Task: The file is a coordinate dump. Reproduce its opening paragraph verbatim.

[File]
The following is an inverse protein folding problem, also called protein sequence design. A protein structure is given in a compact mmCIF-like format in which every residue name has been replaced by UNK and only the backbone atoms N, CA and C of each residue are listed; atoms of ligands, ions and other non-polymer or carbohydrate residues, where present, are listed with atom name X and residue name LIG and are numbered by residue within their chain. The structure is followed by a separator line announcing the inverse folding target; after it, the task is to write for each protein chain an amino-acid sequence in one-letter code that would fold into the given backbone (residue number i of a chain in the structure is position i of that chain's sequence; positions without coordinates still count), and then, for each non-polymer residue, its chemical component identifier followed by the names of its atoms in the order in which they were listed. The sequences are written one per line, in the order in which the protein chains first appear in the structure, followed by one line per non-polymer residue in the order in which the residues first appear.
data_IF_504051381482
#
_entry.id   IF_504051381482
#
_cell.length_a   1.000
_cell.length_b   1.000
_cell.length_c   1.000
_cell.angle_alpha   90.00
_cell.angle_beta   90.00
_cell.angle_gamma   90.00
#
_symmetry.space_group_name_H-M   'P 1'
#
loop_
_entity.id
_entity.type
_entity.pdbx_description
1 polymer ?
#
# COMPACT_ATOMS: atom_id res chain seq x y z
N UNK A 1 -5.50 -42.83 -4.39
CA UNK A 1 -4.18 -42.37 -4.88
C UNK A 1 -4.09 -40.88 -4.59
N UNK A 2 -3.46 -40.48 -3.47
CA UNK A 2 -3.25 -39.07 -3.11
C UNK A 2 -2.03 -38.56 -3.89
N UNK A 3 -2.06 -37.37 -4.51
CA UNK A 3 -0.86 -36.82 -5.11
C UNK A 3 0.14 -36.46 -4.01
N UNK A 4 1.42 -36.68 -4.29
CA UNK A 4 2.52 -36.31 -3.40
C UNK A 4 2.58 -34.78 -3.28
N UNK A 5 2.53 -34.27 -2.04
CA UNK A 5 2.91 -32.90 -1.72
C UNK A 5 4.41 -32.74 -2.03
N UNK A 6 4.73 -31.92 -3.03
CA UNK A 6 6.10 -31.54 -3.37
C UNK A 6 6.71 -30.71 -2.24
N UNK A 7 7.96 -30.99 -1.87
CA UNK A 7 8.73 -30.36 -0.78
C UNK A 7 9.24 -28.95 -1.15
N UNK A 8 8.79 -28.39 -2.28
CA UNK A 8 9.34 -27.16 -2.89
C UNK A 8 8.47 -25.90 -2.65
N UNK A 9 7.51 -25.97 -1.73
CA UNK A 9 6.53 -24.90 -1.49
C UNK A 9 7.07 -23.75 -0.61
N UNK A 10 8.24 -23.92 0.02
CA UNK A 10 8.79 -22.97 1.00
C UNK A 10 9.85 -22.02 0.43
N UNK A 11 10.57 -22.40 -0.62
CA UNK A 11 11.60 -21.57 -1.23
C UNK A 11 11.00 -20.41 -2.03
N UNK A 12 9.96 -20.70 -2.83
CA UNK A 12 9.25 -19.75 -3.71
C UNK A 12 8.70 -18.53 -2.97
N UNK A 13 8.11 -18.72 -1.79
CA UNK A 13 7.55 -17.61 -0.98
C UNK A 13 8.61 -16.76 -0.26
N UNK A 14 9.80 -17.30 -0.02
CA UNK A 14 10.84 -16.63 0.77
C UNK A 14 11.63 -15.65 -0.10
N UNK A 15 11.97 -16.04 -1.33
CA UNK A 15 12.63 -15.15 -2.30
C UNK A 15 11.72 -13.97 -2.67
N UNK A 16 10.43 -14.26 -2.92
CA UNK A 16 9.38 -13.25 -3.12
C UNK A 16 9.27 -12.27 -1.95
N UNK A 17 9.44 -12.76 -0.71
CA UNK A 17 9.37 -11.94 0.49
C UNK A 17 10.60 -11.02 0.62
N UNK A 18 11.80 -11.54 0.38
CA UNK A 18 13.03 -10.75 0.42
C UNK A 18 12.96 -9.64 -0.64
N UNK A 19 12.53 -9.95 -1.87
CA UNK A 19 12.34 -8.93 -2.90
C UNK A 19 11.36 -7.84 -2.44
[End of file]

The following is an inverse protein folding problem, also called protein sequence design. A protein structure is given in a compact mmCIF-like format in which every residue name has been replaced by UNK and only the backbone atoms N, CA and C of each residue are listed; atoms of ligands, ions and other non-polymer or carbohydrate residues, where present, are listed with atom name X and residue name LIG and are numbered by residue within their chain. The structure is followed by a separator line announcing the inverse folding target; after it, the task is to write for each protein chain an amino-acid sequence in one-letter code that would fold into the given backbone (residue number i of a chain in the structure is position i of that chain's sequence; positions without coordinates still count), and then, for each non-polymer residue, its chemical component identifier followed by the names of its atoms in the order in which they were listed. The sequences are written one per line, in the order in which the protein chains first appear in the structure, followed by one line per non-polymer residue in the order in which the residues first appear.